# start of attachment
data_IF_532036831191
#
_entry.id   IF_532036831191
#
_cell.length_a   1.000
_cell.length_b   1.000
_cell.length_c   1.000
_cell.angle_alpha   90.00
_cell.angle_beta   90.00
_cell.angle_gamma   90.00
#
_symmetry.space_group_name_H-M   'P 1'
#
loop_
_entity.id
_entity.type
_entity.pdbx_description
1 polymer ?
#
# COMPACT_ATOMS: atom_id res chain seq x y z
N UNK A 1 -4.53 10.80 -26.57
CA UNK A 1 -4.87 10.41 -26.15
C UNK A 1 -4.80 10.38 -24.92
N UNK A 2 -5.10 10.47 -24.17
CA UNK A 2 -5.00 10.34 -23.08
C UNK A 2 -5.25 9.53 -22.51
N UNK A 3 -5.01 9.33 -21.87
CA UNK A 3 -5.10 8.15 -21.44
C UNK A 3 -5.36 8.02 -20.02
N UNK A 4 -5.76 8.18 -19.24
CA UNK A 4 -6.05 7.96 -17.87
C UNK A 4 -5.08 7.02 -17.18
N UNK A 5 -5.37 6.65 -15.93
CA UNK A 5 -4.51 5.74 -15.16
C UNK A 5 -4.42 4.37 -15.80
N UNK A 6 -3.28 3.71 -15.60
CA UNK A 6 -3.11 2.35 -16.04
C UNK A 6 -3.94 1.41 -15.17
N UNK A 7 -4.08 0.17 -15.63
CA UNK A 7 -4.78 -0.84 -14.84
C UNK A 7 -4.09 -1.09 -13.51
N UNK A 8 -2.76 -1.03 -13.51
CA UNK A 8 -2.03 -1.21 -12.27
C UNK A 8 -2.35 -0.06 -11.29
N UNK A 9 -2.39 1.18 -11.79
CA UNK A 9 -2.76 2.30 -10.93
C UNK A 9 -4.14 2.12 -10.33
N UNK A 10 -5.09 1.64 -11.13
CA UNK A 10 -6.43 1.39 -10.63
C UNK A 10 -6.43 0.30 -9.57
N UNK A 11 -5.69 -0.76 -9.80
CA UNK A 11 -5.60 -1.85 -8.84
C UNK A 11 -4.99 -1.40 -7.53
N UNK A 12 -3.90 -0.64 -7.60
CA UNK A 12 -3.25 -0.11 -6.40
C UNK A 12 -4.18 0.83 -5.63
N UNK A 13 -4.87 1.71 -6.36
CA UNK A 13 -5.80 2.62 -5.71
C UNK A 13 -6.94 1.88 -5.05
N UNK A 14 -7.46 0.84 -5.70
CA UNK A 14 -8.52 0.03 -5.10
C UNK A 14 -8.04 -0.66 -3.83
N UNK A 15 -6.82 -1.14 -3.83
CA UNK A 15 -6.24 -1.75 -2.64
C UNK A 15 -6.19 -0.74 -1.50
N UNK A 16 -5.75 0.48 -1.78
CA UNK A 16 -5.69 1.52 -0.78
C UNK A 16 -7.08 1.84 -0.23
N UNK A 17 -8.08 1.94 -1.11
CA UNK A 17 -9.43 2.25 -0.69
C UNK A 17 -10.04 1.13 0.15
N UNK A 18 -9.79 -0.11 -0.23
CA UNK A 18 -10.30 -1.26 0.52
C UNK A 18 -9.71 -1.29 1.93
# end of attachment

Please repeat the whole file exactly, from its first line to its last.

data_IF_532036831191
#
_entry.id   IF_532036831191
#
_cell.length_a   1.000
_cell.length_b   1.000
_cell.length_c   1.000
_cell.angle_alpha   90.00
_cell.angle_beta   90.00
_cell.angle_gamma   90.00
#
_symmetry.space_group_name_H-M   'P 1'
#
loop_
_entity.id
_entity.type
_entity.pdbx_description
1 polymer ?
#
# COMPACT_ATOMS: atom_id res chain seq x y z
N UNK A 1 -4.53 10.80 -26.57
CA UNK A 1 -4.87 10.41 -26.15
C UNK A 1 -4.80 10.38 -24.92
N UNK A 2 -5.10 10.47 -24.17
CA UNK A 2 -5.00 10.34 -23.08
C UNK A 2 -5.25 9.53 -22.51
N UNK A 3 -5.01 9.33 -21.87
CA UNK A 3 -5.10 8.15 -21.44
C UNK A 3 -5.36 8.02 -20.02
N UNK A 4 -5.76 8.18 -19.24
CA UNK A 4 -6.05 7.96 -17.87
C UNK A 4 -5.08 7.02 -17.18
N UNK A 5 -5.37 6.65 -15.93
CA UNK A 5 -4.51 5.74 -15.16
C UNK A 5 -4.42 4.37 -15.80
N UNK A 6 -3.28 3.71 -15.60
CA UNK A 6 -3.11 2.35 -16.04
C UNK A 6 -3.94 1.41 -15.17
N UNK A 7 -4.08 0.17 -15.63
CA UNK A 7 -4.78 -0.84 -14.84
C UNK A 7 -4.09 -1.09 -13.51
N UNK A 8 -2.76 -1.03 -13.51
CA UNK A 8 -2.03 -1.21 -12.27
C UNK A 8 -2.35 -0.06 -11.29
N UNK A 9 -2.39 1.18 -11.79
CA UNK A 9 -2.76 2.30 -10.93
C UNK A 9 -4.14 2.12 -10.33
N UNK A 10 -5.09 1.64 -11.13
CA UNK A 10 -6.43 1.39 -10.63
C UNK A 10 -6.43 0.30 -9.57
N UNK A 11 -5.69 -0.76 -9.80
CA UNK A 11 -5.60 -1.85 -8.84
C UNK A 11 -4.99 -1.40 -7.53
N UNK A 12 -3.90 -0.64 -7.60
CA UNK A 12 -3.25 -0.11 -6.40
C UNK A 12 -4.18 0.83 -5.63
N UNK A 13 -4.87 1.71 -6.36
CA UNK A 13 -5.80 2.62 -5.71
C UNK A 13 -6.94 1.88 -5.05
N UNK A 14 -7.46 0.84 -5.70
CA UNK A 14 -8.52 0.03 -5.10
C UNK A 14 -8.04 -0.66 -3.83
N UNK A 15 -6.82 -1.14 -3.83
CA UNK A 15 -6.24 -1.75 -2.64
C UNK A 15 -6.19 -0.74 -1.50
N UNK A 16 -5.75 0.48 -1.78
CA UNK A 16 -5.69 1.52 -0.78
C UNK A 16 -7.08 1.84 -0.23
N UNK A 17 -8.08 1.94 -1.11
CA UNK A 17 -9.43 2.25 -0.69
C UNK A 17 -10.04 1.13 0.15
N UNK A 18 -9.79 -0.11 -0.23
CA UNK A 18 -10.30 -1.26 0.52
C UNK A 18 -9.71 -1.29 1.93